At some point in September, I was on the Lionbrand website looking at different challenging sweaters to make. I could do a color-worked sweater or a cable knit sweater. I could start another top-down sweater or try my hand at pieces that I would need to sew together. The options for sweaters were endless, but then something caught my eye. It was a little white cardigan with a dark stripe detail and tons and tons of cables. It’s affectionately called The Folklore Sweater.
Now, the reason why it’s called The Folklore Sweater is because it’s a design based off the cardigan in Taylor Swift’s cardigan music video. Here’s a reference to that here:
While I originally watched the video when it first came out, the cardigan in it didn’t impact me as much as the rest of the video did. But then, Taylor Swift was selling similar cardigans on her website. Looking at the ticket price of $50 USD, I thought to myself that I could try and make this cardigan for myself and save a little bit of money. It looked so cozy and comforting when Taylor Swift wore it and the photo of the person modeling the cardigan looked to enjoy it too. So why not make this cardigan?
After I received the materials, I tried my hand on creating it. Like I always do when I start a project, I first created a swatch to match the gauge. However, I must have gotten my wires crossed or missed something because after I made my swatch, my finished cardigan came out a little differently. Now, there’s nothing wrong with not gauging your work, but as even Michelle Obama has learned during her knitting trials, gauge is super important to make sure your knitted project actually fits. Imagine taking all the time that it takes to make a unique sweater only to realize after you’re done that it doesn’t fit. That’s where gauge comes in. You make this swatch to ensure that when you’re done, your piece will actually fit. Because everyone knits differently, this trick helps in the long run.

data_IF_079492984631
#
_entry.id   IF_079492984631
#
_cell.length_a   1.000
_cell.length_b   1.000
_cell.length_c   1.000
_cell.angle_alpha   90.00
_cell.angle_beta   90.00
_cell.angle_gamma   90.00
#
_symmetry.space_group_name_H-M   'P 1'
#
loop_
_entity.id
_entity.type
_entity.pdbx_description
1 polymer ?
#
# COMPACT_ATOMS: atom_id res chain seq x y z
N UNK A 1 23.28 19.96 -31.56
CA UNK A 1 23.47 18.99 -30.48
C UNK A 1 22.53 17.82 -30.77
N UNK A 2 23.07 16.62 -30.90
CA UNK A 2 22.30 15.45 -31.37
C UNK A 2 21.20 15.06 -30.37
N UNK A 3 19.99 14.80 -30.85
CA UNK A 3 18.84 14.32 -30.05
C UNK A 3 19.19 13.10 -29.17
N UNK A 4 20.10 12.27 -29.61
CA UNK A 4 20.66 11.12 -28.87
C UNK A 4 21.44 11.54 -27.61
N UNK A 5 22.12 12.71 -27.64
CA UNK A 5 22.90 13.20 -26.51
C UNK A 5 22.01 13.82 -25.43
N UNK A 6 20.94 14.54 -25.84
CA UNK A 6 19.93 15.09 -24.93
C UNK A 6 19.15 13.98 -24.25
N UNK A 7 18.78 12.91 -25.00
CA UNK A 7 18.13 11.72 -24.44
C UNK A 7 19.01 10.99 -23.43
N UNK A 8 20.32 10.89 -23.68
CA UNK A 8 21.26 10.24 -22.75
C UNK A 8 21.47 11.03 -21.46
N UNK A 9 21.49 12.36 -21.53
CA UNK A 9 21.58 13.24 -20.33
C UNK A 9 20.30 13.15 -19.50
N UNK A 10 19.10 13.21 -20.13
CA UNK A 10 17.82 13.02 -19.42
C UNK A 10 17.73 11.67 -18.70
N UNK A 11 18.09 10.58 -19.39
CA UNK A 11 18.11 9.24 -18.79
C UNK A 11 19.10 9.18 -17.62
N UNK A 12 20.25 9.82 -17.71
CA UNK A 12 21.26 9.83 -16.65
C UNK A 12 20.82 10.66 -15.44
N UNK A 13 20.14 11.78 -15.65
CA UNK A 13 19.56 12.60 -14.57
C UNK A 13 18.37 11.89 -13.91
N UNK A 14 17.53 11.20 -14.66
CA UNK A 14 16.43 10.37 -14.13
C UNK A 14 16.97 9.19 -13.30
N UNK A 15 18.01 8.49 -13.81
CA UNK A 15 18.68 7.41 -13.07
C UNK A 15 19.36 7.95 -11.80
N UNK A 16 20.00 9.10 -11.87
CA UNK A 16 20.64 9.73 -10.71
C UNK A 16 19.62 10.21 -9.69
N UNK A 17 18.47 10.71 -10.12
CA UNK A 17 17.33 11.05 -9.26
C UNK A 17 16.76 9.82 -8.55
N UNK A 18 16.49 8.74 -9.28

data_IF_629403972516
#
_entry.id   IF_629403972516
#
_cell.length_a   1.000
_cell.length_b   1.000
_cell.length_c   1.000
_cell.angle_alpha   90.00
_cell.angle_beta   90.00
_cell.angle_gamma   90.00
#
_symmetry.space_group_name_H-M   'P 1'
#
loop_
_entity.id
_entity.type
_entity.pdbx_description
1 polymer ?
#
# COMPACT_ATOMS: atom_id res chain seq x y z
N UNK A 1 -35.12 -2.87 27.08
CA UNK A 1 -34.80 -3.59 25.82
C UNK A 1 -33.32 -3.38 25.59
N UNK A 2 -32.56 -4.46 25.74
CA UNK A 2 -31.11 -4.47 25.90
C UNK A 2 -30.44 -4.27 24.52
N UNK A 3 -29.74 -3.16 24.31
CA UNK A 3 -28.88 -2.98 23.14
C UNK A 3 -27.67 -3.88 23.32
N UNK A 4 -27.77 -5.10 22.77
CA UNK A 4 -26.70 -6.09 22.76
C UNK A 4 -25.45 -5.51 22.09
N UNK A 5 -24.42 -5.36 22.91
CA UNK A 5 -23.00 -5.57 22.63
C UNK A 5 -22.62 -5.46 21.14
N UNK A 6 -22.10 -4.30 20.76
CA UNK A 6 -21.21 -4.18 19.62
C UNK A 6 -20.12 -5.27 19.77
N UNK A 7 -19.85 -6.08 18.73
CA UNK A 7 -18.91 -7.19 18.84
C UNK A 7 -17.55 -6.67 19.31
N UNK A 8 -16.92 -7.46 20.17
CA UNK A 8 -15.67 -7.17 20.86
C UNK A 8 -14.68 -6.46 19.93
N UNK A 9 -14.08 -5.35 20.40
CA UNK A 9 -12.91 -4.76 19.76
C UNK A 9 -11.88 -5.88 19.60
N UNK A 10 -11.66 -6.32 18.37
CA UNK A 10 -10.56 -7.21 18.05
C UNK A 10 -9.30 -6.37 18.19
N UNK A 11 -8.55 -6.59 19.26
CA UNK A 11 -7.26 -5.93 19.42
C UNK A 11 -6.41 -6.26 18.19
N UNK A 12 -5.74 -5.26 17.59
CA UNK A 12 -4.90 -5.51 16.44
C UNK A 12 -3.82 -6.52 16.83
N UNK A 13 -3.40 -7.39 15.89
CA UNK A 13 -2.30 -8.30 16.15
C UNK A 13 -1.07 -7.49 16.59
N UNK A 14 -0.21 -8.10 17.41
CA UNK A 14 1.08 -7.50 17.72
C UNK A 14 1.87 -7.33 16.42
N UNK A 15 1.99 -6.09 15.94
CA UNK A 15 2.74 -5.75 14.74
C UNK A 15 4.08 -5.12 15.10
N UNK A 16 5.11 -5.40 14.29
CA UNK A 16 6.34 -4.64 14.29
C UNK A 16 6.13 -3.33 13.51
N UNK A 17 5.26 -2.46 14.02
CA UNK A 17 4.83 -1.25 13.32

After starting the back of the cardigan, I already noticed I was in over my head. OMG, I guess when the pattern said “Intermediate” level knitter, I wasn’t expecting it to be like this. When you look at the back of the cardigan, you can see that there is a lot of intricate work on it. Each of those bands are called cables and they each had their own pattern. So when you’re working on the pattern, you’re repeating those steps to the length that’s required. But each of these cables had their own pattern, so it was massively exhausting to remember to twist every 3rd row or twist every 6th row. The middle diamonds were even harder. Not only was I twisting my stitches, but I was also working a pattern for the middle of the diamonds. I honestly thought my head was going to explode. I was also worried I wouldn’t be able to listen to books while I made this piece because it required so much concentration!